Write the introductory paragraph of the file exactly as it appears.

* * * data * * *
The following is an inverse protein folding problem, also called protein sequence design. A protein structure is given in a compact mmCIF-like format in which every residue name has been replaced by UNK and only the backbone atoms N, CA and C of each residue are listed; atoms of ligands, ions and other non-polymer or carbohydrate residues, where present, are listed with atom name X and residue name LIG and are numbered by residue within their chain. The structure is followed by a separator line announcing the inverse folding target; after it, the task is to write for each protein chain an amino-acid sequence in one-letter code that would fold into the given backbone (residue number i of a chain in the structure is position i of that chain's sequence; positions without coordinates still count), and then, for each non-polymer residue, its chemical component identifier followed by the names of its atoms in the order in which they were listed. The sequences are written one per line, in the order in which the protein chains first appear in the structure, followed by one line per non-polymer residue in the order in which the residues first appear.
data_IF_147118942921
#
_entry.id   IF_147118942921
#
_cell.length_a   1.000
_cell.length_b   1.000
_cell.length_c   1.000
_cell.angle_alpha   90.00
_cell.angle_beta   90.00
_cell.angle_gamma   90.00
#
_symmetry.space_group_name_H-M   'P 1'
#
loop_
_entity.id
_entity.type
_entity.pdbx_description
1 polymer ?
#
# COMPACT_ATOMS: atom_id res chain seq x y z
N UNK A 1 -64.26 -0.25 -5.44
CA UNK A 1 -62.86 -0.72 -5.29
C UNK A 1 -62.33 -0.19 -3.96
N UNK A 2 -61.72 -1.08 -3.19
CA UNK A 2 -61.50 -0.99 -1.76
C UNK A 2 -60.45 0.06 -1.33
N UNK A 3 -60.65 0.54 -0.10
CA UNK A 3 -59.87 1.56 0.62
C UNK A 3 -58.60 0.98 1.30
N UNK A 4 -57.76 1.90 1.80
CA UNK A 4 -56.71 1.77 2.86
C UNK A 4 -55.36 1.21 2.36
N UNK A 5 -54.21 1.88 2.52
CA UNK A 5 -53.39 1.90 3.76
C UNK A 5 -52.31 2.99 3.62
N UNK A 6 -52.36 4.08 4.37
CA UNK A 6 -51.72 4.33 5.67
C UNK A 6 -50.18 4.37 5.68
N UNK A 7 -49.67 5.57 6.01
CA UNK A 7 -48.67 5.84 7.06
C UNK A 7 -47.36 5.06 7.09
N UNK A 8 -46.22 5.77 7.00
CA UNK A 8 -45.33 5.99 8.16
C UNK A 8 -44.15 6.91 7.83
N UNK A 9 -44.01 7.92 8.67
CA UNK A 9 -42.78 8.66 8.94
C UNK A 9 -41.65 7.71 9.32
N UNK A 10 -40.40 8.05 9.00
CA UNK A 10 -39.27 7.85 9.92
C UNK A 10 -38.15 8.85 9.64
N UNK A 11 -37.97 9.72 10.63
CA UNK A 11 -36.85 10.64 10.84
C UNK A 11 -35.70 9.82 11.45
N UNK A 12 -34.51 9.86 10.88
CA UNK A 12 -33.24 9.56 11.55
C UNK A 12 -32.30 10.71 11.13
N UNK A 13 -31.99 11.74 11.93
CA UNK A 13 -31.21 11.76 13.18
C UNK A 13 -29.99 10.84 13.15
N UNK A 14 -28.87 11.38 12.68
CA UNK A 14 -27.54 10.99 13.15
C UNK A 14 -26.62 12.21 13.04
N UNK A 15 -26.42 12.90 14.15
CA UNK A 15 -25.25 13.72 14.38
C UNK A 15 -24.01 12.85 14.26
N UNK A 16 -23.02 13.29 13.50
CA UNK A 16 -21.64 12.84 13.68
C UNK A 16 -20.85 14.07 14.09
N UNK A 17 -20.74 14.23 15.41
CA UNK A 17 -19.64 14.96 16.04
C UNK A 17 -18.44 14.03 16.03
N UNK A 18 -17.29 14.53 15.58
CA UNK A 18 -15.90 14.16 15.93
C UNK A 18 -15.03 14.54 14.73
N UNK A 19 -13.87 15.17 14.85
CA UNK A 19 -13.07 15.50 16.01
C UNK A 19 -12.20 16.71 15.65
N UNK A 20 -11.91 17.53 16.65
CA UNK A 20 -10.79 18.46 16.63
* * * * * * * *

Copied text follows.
The following is an inverse protein folding problem, also called protein sequence design. A protein structure is given in a compact mmCIF-like format in which every residue name has been replaced by UNK and only the backbone atoms N, CA and C of each residue are listed; atoms of ligands, ions and other non-polymer or carbohydrate residues, where present, are listed with atom name X and residue name LIG and are numbered by residue within their chain. The structure is followed by a separator line announcing the inverse folding target; after it, the task is to write for each protein chain an amino-acid sequence in one-letter code that would fold into the given backbone (residue number i of a chain in the structure is position i of that chain's sequence; positions without coordinates still count), and then, for each non-polymer residue, its chemical component identifier followed by the names of its atoms in the order in which they were listed. The sequences are written one per line, in the order in which the protein chains first appear in the structure, followed by one line per non-polymer residue in the order in which the residues first appear.